# Homework Help: Vectors and Magnitudes

1. Sep 11, 2007

### chaotixmonjuish

A particle moves in the x-y plane with constant acceleration. At time t = 0 s, the position vector for the particle is d = 1.8 m x + 4.2 m y. The acceleration is given by the vector a = 1.5 m/s2 x + 6.2 m/s2 y. The velocity vector at time t = 0 s is v = 1.7 m/s x - 1.7 m/s y.

What is the magnitude of the position vector at time t = 7.5 s?

I tried setting up two equations:
F(x)=1.8+1.7x+1.5x^2
F(y)=4.2-1.7y+6.2x^2

This yielding something like 340. That answer didn't bode well with lon capa. I'm just not sure how to set up an equation to solve this.

2. Sep 11, 2007

### learningphysics

Just use the equation

d = x0 + v0*t + (1/2)at^2

Use that in the horizontal direction... then in the vertical direction.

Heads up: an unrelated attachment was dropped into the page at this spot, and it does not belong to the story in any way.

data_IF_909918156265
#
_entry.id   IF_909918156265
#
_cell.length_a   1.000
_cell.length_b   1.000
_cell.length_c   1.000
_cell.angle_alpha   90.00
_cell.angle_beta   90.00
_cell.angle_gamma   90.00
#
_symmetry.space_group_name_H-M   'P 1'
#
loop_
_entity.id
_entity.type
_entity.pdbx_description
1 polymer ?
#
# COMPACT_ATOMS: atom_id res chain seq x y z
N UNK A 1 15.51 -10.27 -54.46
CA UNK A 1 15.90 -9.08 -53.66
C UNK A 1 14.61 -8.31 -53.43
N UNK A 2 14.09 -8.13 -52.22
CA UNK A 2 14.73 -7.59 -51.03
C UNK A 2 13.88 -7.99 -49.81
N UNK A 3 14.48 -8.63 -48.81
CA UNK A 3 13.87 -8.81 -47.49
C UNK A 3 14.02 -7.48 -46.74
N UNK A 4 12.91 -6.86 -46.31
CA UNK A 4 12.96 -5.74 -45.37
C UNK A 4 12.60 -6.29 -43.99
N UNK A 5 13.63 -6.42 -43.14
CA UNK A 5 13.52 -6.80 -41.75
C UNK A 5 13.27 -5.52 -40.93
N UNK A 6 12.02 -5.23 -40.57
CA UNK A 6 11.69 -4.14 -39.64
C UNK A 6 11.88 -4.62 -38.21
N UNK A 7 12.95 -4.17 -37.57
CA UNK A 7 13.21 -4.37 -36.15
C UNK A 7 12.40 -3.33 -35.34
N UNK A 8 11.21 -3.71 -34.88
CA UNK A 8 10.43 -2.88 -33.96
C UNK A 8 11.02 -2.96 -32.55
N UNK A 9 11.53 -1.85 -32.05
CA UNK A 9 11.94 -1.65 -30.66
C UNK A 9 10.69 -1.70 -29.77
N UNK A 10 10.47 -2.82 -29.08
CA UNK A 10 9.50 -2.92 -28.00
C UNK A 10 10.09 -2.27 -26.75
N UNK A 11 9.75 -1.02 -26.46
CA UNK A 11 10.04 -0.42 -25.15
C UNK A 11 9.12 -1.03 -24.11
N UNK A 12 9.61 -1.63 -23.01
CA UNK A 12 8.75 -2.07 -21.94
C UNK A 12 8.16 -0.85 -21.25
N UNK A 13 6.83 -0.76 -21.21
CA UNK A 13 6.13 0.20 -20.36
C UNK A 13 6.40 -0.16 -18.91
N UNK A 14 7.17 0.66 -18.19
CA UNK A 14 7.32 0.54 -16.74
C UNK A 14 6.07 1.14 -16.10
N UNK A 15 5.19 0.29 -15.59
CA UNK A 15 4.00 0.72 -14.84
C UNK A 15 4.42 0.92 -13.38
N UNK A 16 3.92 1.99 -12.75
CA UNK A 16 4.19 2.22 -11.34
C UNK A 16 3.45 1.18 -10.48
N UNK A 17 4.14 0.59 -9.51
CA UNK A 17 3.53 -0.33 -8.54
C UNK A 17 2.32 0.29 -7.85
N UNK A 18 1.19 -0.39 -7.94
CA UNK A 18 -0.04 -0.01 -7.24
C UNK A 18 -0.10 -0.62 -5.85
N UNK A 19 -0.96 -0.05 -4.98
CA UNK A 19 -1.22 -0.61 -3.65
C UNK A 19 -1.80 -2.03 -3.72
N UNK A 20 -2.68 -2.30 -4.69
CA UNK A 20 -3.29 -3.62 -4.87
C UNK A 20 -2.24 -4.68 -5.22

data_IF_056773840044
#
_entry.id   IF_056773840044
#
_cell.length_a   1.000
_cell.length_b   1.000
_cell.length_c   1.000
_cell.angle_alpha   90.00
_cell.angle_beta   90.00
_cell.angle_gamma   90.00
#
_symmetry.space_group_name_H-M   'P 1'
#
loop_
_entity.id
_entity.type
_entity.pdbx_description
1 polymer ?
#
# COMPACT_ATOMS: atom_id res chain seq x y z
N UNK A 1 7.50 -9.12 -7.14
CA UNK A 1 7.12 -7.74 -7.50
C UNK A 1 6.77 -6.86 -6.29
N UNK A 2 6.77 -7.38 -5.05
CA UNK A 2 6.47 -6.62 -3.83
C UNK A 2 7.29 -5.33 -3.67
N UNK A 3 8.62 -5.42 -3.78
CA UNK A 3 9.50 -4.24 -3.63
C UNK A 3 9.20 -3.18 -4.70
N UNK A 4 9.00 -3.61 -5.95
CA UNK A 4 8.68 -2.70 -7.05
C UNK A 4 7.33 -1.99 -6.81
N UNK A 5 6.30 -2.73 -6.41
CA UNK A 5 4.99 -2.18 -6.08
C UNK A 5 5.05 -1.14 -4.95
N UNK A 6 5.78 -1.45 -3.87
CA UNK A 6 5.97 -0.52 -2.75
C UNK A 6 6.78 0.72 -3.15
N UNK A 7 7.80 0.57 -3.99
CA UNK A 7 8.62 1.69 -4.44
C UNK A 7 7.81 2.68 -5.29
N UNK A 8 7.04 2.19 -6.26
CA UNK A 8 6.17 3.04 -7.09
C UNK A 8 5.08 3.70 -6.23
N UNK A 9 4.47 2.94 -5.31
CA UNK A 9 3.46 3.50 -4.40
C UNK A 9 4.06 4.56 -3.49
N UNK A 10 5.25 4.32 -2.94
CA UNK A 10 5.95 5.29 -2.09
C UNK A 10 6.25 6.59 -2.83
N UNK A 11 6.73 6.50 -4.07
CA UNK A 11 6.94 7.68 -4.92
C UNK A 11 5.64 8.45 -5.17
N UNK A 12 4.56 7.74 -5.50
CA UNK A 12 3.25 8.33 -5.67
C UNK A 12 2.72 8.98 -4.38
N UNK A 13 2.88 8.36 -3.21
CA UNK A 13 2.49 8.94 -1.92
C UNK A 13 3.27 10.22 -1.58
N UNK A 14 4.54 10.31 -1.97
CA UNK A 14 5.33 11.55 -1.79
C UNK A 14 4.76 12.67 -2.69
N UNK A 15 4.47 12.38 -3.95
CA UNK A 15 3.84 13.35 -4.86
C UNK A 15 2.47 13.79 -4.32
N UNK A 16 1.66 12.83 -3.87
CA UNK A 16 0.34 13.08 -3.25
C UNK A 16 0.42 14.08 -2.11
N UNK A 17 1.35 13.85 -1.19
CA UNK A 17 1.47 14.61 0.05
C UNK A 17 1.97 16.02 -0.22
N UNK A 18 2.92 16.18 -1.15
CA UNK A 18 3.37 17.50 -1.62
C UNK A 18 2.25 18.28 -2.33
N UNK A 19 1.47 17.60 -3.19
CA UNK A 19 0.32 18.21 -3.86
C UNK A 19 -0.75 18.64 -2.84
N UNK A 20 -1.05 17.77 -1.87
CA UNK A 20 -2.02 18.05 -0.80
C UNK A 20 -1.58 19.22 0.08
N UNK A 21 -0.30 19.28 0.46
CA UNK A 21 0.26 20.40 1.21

3. Sep 11, 2007

### chaotixmonjuish

That's where my problem is. I'm not sure how to seperate x and y.

4. Sep 11, 2007

### learningphysics

I might be misunderstanding the problem... is this:

a = 1.5 m/s2 x + 6.2 m/s2 y

supposed to be:

$$\vec{a} = 1.5\vec{a_x} + 6.2\vec{a_y}$$ where $$\vec{a_x}$$ and $$\vec{a_y}$$ are unit vectors in the x and y directions?

I'm assuming they are just unit vectors... if they are supposed to be x and y, then acceleration isn't constant...

5. Sep 11, 2007

### chaotixmonjuish

I myself don't even know. This is the joys of lon capa.

6. Sep 12, 2007

### learningphysics

I'm guessing they are just unit vectors... in case you just divide the problem into two parts... first deal with horizontal displacement (ie x direction)

x0 = 1.8
v0 = 1.7
a = 1.5

hence x = 1.8 + 1.7t +(1/2)1.5t^2

calculate that for t=7.5... that gives x at 7.5

do the same thing in the y direction... that gives y at 7.5

Using the x and y you calculated... get the magnitude of the position vector using pythagorean theorem